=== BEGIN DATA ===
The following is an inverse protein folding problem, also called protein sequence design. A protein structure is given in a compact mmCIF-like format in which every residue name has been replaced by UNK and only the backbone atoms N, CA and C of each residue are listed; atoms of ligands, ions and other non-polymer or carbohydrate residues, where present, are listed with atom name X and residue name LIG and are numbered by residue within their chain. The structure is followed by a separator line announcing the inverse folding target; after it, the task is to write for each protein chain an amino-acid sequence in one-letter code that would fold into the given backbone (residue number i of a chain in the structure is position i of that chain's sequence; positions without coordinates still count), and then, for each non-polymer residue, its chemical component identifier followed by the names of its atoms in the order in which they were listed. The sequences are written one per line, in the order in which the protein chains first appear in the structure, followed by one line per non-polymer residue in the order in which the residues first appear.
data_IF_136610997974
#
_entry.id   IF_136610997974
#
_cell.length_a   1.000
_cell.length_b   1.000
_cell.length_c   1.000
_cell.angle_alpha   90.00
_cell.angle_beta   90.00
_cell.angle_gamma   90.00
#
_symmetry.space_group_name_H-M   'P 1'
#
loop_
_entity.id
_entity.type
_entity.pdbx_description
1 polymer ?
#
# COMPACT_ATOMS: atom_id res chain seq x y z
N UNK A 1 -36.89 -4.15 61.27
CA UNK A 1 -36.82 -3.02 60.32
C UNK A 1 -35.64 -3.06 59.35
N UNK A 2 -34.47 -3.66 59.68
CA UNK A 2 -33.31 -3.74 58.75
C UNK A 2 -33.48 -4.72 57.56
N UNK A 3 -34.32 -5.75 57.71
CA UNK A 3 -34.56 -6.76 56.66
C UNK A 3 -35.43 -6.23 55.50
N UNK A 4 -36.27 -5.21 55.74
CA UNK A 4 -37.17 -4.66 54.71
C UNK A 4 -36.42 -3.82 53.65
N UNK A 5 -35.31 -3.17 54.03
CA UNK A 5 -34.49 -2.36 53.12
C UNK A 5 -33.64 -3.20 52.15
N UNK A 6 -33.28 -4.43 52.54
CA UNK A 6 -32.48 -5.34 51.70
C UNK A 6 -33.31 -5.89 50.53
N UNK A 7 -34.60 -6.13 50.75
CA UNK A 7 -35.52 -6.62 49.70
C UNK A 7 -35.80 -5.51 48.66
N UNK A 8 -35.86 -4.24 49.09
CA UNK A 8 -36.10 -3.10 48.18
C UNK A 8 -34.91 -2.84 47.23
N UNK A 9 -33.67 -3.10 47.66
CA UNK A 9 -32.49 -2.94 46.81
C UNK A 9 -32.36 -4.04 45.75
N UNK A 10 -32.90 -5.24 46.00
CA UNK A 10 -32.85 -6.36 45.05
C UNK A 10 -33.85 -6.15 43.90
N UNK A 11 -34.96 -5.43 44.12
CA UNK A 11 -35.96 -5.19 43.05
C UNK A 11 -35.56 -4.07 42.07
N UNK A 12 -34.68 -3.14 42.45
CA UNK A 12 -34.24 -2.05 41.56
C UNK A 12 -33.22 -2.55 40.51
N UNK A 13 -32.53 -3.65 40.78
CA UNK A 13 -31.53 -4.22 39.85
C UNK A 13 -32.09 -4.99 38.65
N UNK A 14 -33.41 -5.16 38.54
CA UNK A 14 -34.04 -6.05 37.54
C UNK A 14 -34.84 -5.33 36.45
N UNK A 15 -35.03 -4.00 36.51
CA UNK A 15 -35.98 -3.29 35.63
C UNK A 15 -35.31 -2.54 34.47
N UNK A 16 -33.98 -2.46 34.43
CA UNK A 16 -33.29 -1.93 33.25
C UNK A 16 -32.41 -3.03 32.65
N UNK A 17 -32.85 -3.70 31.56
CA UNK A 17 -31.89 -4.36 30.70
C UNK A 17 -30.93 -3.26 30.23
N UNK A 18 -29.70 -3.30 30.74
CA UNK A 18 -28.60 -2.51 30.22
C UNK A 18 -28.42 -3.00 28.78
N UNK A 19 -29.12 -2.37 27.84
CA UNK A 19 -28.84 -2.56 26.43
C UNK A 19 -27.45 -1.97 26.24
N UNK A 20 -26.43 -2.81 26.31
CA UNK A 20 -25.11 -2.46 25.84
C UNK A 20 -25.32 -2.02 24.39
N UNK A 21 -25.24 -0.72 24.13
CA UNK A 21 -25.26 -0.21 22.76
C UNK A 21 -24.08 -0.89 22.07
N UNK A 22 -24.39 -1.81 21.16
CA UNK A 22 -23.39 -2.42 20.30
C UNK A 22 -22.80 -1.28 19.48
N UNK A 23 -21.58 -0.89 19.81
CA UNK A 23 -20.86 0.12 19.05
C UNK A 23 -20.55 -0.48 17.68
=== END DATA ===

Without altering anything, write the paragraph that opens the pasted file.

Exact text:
The following is an inverse protein folding problem, also called protein sequence design. A protein structure is given in a compact mmCIF-like format in which every residue name has been replaced by UNK and only the backbone atoms N, CA and C of each residue are listed; atoms of ligands, ions and other non-polymer or carbohydrate residues, where present, are listed with atom name X and residue name LIG and are numbered by residue within their chain. The structure is followed by a separator line announcing the inverse folding target; after it, the task is to write for each protein chain an amino-acid sequence in one-letter code that would fold into the given backbone (residue number i of a chain in the structure is position i of that chain's sequence; positions without coordinates still count), and then, for each non-polymer residue, its chemical component identifier followed by the names of its atoms in the order in which they were listed. The sequences are written one per line, in the order in which the protein chains first appear in the structure, followed by one line per non-polymer residue in the order in which the residues first appear.